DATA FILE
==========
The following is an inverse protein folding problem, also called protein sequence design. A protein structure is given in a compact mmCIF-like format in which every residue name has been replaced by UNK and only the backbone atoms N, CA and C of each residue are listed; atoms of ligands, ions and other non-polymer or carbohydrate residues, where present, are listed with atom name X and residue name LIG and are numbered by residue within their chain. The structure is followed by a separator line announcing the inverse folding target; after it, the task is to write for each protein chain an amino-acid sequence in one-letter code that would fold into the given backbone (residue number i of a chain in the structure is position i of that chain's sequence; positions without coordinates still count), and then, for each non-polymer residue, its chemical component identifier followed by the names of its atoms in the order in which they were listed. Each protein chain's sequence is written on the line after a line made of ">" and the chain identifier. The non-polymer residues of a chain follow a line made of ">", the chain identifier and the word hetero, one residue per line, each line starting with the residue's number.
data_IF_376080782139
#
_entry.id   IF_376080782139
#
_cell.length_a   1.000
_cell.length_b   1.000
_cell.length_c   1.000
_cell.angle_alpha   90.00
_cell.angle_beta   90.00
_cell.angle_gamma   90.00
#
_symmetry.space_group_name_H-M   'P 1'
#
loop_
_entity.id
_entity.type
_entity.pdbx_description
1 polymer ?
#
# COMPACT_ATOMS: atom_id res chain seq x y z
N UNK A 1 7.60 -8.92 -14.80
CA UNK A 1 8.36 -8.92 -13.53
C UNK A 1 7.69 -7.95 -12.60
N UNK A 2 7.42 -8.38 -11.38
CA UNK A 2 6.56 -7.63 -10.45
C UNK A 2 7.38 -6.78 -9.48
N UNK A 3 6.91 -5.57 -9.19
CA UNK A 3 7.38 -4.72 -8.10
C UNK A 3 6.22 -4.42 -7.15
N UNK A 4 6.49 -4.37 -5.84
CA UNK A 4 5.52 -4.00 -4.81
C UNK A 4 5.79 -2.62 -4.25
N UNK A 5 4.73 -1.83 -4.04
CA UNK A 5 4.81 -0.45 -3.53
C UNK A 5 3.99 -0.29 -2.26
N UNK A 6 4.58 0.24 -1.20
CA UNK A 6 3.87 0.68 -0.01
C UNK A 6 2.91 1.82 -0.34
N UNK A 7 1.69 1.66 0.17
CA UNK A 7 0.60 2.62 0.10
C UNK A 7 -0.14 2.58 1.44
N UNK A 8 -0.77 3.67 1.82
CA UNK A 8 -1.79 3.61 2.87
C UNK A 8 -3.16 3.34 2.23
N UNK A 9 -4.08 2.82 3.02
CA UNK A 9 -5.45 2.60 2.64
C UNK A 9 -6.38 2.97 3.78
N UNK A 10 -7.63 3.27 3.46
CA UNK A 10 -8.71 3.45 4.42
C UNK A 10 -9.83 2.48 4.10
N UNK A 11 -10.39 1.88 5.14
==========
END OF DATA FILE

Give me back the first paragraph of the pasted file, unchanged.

The following is an inverse protein folding problem, also called protein sequence design. A protein structure is given in a compact mmCIF-like format in which every residue name has been replaced by UNK and only the backbone atoms N, CA and C of each residue are listed; atoms of ligands, ions and other non-polymer or carbohydrate residues, where present, are listed with atom name X and residue name LIG and are numbered by residue within their chain. The structure is followed by a separator line announcing the inverse folding target; after it, the task is to write for each protein chain an amino-acid sequence in one-letter code that would fold into the given backbone (residue number i of a chain in the structure is position i of that chain's sequence; positions without coordinates still count), and then, for each non-polymer residue, its chemical component identifier followed by the names of its atoms in the order in which they were listed. Each protein chain's sequence is written on the line after a line made of ">" and the chain identifier. The non-polymer residues of a chain follow a line made of ">", the chain identifier and the word hetero, one residue per line, each line starting with the residue's number.